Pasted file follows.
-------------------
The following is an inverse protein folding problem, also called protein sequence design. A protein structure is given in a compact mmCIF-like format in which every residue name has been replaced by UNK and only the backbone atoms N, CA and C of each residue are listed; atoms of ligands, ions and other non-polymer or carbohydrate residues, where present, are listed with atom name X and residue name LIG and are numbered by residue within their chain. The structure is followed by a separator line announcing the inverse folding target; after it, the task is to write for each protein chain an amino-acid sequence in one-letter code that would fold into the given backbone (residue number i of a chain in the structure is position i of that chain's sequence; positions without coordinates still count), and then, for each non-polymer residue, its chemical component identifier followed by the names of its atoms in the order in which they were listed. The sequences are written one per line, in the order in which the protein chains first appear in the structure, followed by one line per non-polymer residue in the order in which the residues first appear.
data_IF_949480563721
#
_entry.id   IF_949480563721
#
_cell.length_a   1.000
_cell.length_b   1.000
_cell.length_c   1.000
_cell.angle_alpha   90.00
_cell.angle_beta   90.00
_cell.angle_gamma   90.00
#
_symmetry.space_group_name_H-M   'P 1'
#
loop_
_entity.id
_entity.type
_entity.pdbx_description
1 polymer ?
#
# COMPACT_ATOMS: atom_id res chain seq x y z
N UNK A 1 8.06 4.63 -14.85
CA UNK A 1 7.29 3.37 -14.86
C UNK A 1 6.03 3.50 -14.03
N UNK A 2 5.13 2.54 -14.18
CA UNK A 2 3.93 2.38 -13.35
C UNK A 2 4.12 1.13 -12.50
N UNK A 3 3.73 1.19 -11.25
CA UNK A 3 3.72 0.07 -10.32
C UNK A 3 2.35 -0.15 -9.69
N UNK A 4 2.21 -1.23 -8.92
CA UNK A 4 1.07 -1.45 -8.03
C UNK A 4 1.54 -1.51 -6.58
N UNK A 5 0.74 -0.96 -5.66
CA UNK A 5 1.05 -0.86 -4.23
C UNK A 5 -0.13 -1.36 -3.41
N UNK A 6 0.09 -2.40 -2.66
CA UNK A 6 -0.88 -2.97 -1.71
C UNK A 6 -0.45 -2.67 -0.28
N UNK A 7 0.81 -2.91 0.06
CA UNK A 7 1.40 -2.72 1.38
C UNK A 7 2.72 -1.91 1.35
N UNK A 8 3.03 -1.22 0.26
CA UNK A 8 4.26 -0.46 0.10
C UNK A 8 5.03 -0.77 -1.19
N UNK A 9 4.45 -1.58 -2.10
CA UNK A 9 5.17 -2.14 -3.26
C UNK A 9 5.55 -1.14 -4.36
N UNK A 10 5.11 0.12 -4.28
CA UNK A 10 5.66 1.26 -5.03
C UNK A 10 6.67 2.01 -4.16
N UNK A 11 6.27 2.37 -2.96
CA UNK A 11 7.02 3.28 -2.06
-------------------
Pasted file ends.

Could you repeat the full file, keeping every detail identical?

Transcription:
The following is an inverse protein folding problem, also called protein sequence design. A protein structure is given in a compact mmCIF-like format in which every residue name has been replaced by UNK and only the backbone atoms N, CA and C of each residue are listed; atoms of ligands, ions and other non-polymer or carbohydrate residues, where present, are listed with atom name X and residue name LIG and are numbered by residue within their chain. The structure is followed by a separator line announcing the inverse folding target; after it, the task is to write for each protein chain an amino-acid sequence in one-letter code that would fold into the given backbone (residue number i of a chain in the structure is position i of that chain's sequence; positions without coordinates still count), and then, for each non-polymer residue, its chemical component identifier followed by the names of its atoms in the order in which they were listed. The sequences are written one per line, in the order in which the protein chains first appear in the structure, followed by one line per non-polymer residue in the order in which the residues first appear.
data_IF_949480563721
#
_entry.id   IF_949480563721
#
_cell.length_a   1.000
_cell.length_b   1.000
_cell.length_c   1.000
_cell.angle_alpha   90.00
_cell.angle_beta   90.00
_cell.angle_gamma   90.00
#
_symmetry.space_group_name_H-M   'P 1'
#
loop_
_entity.id
_entity.type
_entity.pdbx_description
1 polymer ?
#
# COMPACT_ATOMS: atom_id res chain seq x y z
N UNK A 1 8.06 4.63 -14.85
CA UNK A 1 7.29 3.37 -14.86
C UNK A 1 6.03 3.50 -14.03
N UNK A 2 5.13 2.54 -14.18
CA UNK A 2 3.93 2.38 -13.35
C UNK A 2 4.12 1.13 -12.50
N UNK A 3 3.73 1.19 -11.25
CA UNK A 3 3.72 0.07 -10.32
C UNK A 3 2.35 -0.15 -9.69
N UNK A 4 2.21 -1.23 -8.92
CA UNK A 4 1.07 -1.45 -8.03
C UNK A 4 1.54 -1.51 -6.58
N UNK A 5 0.74 -0.96 -5.66
CA UNK A 5 1.05 -0.86 -4.23
C UNK A 5 -0.13 -1.36 -3.41
N UNK A 6 0.09 -2.40 -2.66
CA UNK A 6 -0.88 -2.97 -1.71
C UNK A 6 -0.45 -2.67 -0.28
N UNK A 7 0.81 -2.91 0.06
CA UNK A 7 1.40 -2.72 1.38
C UNK A 7 2.72 -1.91 1.35
N UNK A 8 3.03 -1.22 0.26
CA UNK A 8 4.26 -0.46 0.10
C UNK A 8 5.03 -0.77 -1.19
N UNK A 9 4.45 -1.58 -2.10
CA UNK A 9 5.17 -2.14 -3.26
C UNK A 9 5.55 -1.14 -4.36
N UNK A 10 5.11 0.12 -4.28
CA UNK A 10 5.66 1.26 -5.03
C UNK A 10 6.67 2.01 -4.16
N UNK A 11 6.27 2.37 -2.96
CA UNK A 11 7.02 3.28 -2.06